By Scott North, Noah Haglund and Eric Stevick Herald Writers
EVERETT — The search for two people still missing and presumed dead since the March 22 Oso mudslide is being scaled back even as a new effort begins to formally examine why the disaster happened and how Snohomish County responded.
The tangled field of mud and logs left when the slide swept across the North Fork Stillaguamish River valley will continue to be searched for signs of missing people, but those efforts will be significantly smaller, Sheriff Ty Trenary told a press conference Monday.
“We are not giving up,” he said.
Meanwhile, County Executive John Lovick announced talks have begun with Gov. Jay Inslee’s office to convene an independent commission to explore why the hill fell, the land-use decisions made by area leaders prior to the slide, and their response since the disaster.
“There will be a lot of questions and we hope to have a lot of answers,” Lovick said.
So far, 41 people have been recovered and identified as victims of the mudslide. Still missing are Steven Hadaway, 53, who had been installing a satellite TV dish at a home along Steelhead Drive, and Kris Regelbrugge, 44, whose husband’s body already has been recovered.
Trenary said the search continued Monday in the southwest corner of the debris field where there is reason to believe Regelbrugge may be. Crews are hoping for drier conditions before they can search a swampy area on the east side of the slide, Trenary said, adding that it is simply too risky right now.
The effort has benefitted from analysis of the mudflow performed by Washington Task Force 1, a team that specializes in technical search-and-rescue and draws members from Pierce and King counties.
Maps created by the team “led us to this point. That’s how we recovered 41 people,” Trenary said.
Despite the scaled-back search, Hadaway’s family remains optimistic he will be found.
Trenary told his family a week ago about plans to dial back the search and wait for conditions to improve with drier weather.
“It makes logical sense what they are doing,” said John Hadaway, one of Steven Hadaway’s brothers. “It’s a waiting game.”
Hadaway said he is convinced the searchers, professional and volunteer, are just as committed as the families to recovering all those who died in the slide.
“I do believe that they are still just as hungry now, if not more so, than they were at the beginning. These people are still itching to go,” he said. “You want to come out with a perfect score. You want to have the A-plus on your report card. They want closure of everybody to be brought home.”
With the search efforts scaling back, the county has identified eight areas that need attention as part of the response.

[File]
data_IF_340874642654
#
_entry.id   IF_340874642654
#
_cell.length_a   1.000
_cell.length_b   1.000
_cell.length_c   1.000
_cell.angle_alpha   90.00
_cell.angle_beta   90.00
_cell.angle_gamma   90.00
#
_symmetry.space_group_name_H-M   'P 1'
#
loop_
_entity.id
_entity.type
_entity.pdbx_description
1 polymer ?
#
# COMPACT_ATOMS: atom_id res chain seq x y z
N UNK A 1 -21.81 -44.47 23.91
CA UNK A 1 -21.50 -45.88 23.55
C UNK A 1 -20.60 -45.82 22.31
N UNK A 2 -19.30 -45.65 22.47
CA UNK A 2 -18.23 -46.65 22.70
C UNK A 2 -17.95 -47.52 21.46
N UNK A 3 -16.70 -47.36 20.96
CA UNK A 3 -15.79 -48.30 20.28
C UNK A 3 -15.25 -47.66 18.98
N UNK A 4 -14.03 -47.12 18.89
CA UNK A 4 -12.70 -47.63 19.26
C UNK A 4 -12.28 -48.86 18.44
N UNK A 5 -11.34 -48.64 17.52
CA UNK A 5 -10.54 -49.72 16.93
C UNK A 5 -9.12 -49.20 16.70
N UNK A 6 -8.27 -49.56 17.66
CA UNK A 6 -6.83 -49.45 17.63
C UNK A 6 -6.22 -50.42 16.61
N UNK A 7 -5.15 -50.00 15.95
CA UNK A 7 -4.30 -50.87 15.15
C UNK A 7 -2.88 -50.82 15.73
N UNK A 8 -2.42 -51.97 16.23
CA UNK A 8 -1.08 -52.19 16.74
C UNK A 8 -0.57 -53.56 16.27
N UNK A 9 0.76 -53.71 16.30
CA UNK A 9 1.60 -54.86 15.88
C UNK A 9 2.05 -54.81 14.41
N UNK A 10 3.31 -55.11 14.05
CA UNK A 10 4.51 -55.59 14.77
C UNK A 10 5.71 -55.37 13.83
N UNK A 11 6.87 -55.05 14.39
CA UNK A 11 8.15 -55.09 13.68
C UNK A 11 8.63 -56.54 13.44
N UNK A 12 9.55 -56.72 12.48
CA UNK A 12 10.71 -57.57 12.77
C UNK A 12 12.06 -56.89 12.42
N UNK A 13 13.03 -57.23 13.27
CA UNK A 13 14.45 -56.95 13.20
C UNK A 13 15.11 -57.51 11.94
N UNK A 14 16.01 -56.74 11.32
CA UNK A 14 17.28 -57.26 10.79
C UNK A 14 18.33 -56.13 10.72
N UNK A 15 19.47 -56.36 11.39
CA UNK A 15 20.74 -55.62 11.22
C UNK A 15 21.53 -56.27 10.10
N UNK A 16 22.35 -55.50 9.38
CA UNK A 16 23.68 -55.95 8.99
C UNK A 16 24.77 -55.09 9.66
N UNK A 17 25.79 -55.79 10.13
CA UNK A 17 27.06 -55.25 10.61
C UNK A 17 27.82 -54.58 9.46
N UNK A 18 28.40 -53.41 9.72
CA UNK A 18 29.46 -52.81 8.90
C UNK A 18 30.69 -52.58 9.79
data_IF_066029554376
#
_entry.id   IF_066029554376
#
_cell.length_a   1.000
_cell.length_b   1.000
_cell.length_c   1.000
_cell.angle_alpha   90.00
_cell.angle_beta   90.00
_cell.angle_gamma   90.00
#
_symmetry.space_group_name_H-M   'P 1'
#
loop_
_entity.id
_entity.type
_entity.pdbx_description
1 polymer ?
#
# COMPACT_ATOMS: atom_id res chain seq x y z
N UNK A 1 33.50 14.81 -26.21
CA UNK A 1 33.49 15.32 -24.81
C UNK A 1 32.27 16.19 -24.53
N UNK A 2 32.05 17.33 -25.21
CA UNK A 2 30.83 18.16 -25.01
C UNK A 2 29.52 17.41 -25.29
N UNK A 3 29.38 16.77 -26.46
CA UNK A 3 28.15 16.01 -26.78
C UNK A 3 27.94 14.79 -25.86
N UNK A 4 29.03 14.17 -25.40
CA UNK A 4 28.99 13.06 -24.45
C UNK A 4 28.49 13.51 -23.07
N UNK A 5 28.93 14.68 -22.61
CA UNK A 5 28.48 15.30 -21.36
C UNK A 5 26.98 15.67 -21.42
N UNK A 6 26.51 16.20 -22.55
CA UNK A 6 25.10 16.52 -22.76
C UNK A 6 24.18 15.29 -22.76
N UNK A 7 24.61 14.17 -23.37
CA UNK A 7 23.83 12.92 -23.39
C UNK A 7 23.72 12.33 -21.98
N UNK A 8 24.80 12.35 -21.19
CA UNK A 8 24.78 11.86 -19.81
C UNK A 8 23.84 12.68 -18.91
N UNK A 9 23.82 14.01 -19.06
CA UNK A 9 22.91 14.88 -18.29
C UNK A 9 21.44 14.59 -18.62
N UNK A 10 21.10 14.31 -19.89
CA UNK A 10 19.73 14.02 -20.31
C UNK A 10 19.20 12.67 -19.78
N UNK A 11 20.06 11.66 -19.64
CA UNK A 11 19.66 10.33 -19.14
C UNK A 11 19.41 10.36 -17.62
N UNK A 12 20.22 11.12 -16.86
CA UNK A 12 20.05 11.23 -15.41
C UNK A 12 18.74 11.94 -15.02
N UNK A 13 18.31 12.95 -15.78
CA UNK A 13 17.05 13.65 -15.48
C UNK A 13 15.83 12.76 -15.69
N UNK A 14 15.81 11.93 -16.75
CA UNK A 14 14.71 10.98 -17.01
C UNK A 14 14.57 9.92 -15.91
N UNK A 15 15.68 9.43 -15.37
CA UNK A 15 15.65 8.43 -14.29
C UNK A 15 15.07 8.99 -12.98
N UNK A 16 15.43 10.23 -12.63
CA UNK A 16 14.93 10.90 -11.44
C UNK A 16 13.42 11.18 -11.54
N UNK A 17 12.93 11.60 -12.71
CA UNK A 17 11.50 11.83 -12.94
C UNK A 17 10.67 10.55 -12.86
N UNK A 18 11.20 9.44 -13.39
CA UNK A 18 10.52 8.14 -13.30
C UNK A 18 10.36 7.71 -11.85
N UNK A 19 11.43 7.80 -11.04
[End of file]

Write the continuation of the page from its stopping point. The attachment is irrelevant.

Lovick has tapped Gary Haakenson, a seasoned county executive director and former Edmonds mayor, and John Koster, a former longtime county councilman, to help spearhead the initiatives.
Offices are being opened in Darrington and Arlington to help manage the recovery.
Getting Darrington reconnected to the rest of north county is a priority and the state Department of Transportation is taking the lead, Haakenson said.
Work remains to address a host of other issues, including helping people find housing, making sure mental health counseling is available and deciding what should happen to damaged property, Haakenson said.
“Our goal is to do our best to bring normalcy back to the valley in a timely manner,” he said, acknowledging that “for many families, normalcy will never return.”
The landscape itself will need attention, said Steve Thomsen, the county’s public works director. Crews have completed work on a 1,200-foot berm that has helped shrink the flooded area behind the slide zone from about 200 acres to less than 50 and falling, he said.
Meanwhile, work with special hoes fitted with pontoons has coaxed the river into a new channel “fairly close” to where it has historically run. But there will be years of work ahead tackling the silt downstream. There also is concern about how the changes in the landscape will affect the way the water moves in the valley, which is a historic flood plain, Thomsen said.
“Everything has changed and it is changing as we speak,” he said.
Lovick left little doubt that he and others involved in the slide effort have grown weary of some news reports suggesting the county did a poor job of addressing risk before the slide and was slow in responding to the carnage after the hill fell.
“I’m tremendously disappointed,” Lovick told the press conference, noting that in the first day rescue crews saved 11 people from the debris field. No rescuers have been seriously injured during the more than monthlong operation.
“This was a tremendous disaster,” he said later. “The response was a success. I’m not going to allow people to turn it into a failure.”
Lovick said he is working with the governor’s office to determine the makeup of the slide commission.
They’re searching for someone respected for federal disaster response to lead the review. The panel likely would include up to a dozen people.
They hope to begin work in May and finish by the end of the year with a document that makes policy recommendations, Lovick said.
“It’s going to look at everything that happened,” he said. “They’re going to cover every single detail.”
Another discussion is when to allow people to visit the slide area and under what circumstances.
The bottom line: not now.
“I don’t have any tolerance for somebody who is going up there on a tour bus or is going up there to collect mementos,” sheriff Trenary said.
Scott North: 425-339-3431, email@example.com